There were a dozen ranch hands at any given time working the fields, and she usually knew all of them by name. She liked most of them, at least the ones that came back year after year.

There were four ranch hand houses along the side of their property, which had been there since before she was born. Two of them had been rebuilt after the tornado that had claimed their mother’s life had come through. Most of the workers stayed in their own travel trailers in the park area her father had built shortly after the tornado. They could hook up with water, sewage, and electricity and most of the men preferred it that way. Some of them even chose to live there year round, rent-free as long as they worked.

All in all, she was very proud of what her family had built here. She whistled for Dingo, their family dog. The dog fancied herself a shepherd and always helped with the calf sorting. Not only was she a smart dog, she had more patience than any person—or dog for that matter—that Haley had ever known.

Dingo cut across the field and separated two calves from their mamas, leading them into the corral with a little help from Haley and Bobby, one of their quarter horses, which had been named by Alex.

“You make that look easy,” someone said next to her. She almost fell off the horse when she heard his voice. Looking over, she saw Wes on top of Lou, another one of their quarter horses. They were going to have to stop letting Alexis name all their animals.


What are you doing here?” She knew she sounded harsh, but this was her time. Her ranch. She didn’t want him here now.

He smiled and tipped his hat. “Working off my rent.” He pulled Lou closer to her horse.

“Don’t—!” she warned, but it was too late. Lou leaned over and bit Bobby on the neck, causing the horse to jump and jolt. When she reached for the reins, she missed and went flying through the air. When she landed on her butt, her vision grayed with pain.

Then Wes was beside her, trying not to laugh. “Oh, my god! Are you alright?” He took her shoulders in his hands, trying to hold her still.

“Yes, fine,” she said between clenched teeth. “Just leave me alone.” She tried to push him away, but he pulled her up onto her feet and proceeded to run his hands over her. “Stop!” She tried to push him away again, but he continued to look her over. Finally, she grabbed his hands and looked him in the eyes. “I’m fine, really.”

She saw concern and laughter in his eyes. “I’m sorry.”

Caving, she laughed, even though the pain was still predominate in her mind. “It’s okay. You didn’t know that Lou doesn’t like Bobby.”


Who? What?” He ran his hands down her braid.


Lou.” She nodded to his horse, which was grazing nearby. “Bobby.” She nodded to her horse, which had run into the corral, as far away from Lou as possible. “They don’t like each other. I suppose it all started with Cindy.” She dropped his hands and started brushing the dust off her jeans.


Cindy?” he asked, watching her.


Yeah, they had a misunderstanding. Cindy is attracted to Bobby, and Lou is jealous because he liked Cindy.”

Wes chuckled.

“What?” She looked up at him and frowned.

He laughed again. “It’s just that you’re talking about the horses like it’s a soap opera.”

She stopped dusting off her jeans and looked at him. She laughed. “I guess when Alex gives them human names, I start thinking of them as such.”

When she stopped laughing, she looked up into his eyes.

“Are you okay?” he asked, his voice low as he stepped closer to her.

How had he gotten so close? Why was she letting him get this close? She was trapped in his dark eyes. Today, in the light, they looked lighter. She could see the hazel freckles in his irises. His hand was running up and down her arms as he leaned closer to her. She felt herself leaning closer to him, drawn in by his eyes.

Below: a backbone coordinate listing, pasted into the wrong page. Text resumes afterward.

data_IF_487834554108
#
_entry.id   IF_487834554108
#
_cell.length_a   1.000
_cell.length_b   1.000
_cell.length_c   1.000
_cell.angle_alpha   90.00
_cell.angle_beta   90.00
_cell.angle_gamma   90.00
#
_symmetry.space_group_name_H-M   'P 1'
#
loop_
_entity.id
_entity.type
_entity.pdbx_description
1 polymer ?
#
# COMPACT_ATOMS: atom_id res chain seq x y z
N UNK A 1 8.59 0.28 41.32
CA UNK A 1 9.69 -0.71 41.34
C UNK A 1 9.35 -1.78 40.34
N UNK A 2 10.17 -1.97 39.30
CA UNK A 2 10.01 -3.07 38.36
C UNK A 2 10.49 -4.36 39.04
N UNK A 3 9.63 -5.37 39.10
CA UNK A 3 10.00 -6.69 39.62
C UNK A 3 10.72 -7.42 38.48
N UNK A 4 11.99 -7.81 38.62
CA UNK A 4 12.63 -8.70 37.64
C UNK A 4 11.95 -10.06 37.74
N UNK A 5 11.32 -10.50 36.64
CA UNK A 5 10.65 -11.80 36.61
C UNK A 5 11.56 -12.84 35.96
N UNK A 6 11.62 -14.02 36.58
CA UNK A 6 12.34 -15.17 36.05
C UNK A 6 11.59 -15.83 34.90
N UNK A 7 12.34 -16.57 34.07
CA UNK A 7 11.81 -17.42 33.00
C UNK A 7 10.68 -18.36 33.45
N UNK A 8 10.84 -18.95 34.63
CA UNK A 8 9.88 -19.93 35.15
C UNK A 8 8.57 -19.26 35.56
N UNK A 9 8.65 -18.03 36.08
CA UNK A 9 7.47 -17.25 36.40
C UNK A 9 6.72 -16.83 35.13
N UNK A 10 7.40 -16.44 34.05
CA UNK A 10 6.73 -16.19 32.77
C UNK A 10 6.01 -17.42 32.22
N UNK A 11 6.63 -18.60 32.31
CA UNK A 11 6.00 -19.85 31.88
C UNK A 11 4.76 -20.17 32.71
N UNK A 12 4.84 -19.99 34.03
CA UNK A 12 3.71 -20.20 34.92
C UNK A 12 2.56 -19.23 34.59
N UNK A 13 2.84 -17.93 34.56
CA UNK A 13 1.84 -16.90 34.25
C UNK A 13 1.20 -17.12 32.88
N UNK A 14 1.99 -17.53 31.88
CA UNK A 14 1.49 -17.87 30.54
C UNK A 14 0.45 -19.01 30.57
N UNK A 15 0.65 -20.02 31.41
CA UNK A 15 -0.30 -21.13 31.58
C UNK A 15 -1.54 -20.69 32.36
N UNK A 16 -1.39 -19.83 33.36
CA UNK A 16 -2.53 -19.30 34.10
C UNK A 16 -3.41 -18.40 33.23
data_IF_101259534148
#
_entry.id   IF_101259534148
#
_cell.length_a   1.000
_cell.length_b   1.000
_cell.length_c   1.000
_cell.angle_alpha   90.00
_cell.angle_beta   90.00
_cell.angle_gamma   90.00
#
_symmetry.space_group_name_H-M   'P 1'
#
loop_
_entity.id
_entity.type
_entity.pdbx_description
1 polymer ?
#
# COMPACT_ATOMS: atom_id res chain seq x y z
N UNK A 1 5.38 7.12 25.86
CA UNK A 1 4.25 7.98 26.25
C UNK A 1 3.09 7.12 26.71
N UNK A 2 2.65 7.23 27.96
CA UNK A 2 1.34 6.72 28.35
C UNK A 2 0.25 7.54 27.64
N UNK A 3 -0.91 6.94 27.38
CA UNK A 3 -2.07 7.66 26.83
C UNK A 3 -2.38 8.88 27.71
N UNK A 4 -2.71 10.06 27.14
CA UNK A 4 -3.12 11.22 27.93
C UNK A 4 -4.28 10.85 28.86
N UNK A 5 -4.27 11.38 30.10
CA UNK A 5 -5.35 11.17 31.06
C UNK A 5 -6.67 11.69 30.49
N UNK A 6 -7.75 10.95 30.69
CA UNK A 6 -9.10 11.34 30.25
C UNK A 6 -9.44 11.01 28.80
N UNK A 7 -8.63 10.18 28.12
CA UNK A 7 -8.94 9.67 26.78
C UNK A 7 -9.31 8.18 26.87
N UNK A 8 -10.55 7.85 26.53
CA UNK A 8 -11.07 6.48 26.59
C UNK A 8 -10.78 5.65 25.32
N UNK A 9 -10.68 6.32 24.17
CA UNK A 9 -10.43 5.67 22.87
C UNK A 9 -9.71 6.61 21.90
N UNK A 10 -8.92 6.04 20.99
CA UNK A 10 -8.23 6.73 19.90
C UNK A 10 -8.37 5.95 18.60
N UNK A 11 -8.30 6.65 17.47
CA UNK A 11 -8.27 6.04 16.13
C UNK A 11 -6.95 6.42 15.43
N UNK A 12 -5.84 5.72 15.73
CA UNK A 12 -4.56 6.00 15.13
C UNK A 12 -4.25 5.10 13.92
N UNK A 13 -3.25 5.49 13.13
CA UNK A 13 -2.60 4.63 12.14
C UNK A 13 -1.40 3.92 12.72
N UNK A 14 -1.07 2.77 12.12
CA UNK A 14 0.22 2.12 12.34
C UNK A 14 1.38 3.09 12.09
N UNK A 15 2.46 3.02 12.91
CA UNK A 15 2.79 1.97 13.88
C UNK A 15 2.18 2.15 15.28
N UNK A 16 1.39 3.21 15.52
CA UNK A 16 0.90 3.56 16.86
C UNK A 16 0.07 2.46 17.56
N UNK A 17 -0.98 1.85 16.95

Just then, Chase broken in. “Is everything okay?”

She pushed back from Wes and looked up at her brother-in-law. “Yes, Lou got at Bobby, who tossed me off. Can you go grab him for me?”

He laughed and shook his head. “I guess we need to deal with that. I’ll go grab him.” He set off on his horse, toward the corral.


Why are you here?” She turned on Wes once Chase was gone.


I told you. I’m working off my rent. I moved into one of the ranch houses yesterday.”

She felt the tension building. “You what?”

He laughed. “Don’t look so upset. It’s just until I find out about my loan.”

She tensed. “Loan?”

He smiled. “I’m trying to buy a place.”


So, you are sticking around?”

He nodded. “I’m hoping to.”

She looked off towards the corral as Chase rode towards them with Bobby following behind.


Stop by my place tonight and I’ll tell you all about it. I’m in the closest house to the road,” he said just before Chase arrived. She didn’t have time to answer before he was hopping on Lou’s back and riding off to help the other men gather up the calves.

She couldn’t stop watching him. The way he sat on the horse. How he held himself. He looked every bit the part of the cowboy, from the worn, tan Stetson he had on his head down to the dust on his battered boots.

He’d changed so much physically in the years he’d been gone. She sighed as she looked across the field at him, thinking how it used to be, how it would be now. Then she cursed as the calf she’d been trying to herd escaped her for the third time in less than ten minutes.


Are you even trying to get that little guy?” Alex asked, coming up behind her.


What?” Haley looked over at her sister, an image of her and Wes popping into her mind.


The calf there. Roger has been running you in circles for almost ten minutes.” Her sister nodded to the little brown calf that looked like he was having a fun time letting her chase him around.

She chuckled. “Roger, huh? I suppose you’ll want to keep that one, too.”

Alex sighed and leaned on the saddle horn, looking around. “If it was up to me, I’d keep them all.”

Haley smiled. She too had her favorites. She had a knack for picking out the blue ribbon calf from the herd. Looking down at Roger, she thought he could easily fit that description by the end of the season.

“Fine, we’ll keep Roger.” She turned Bobby and started walking her horse next to Alex’s.


Great.” Alex smiled. “Now, are you going to tell me what you plan on doing about Wes?”

BOOK: Holding Haley (The West Contemporary Romance Series)
7.73Mb size Format: txt, pdf, ePub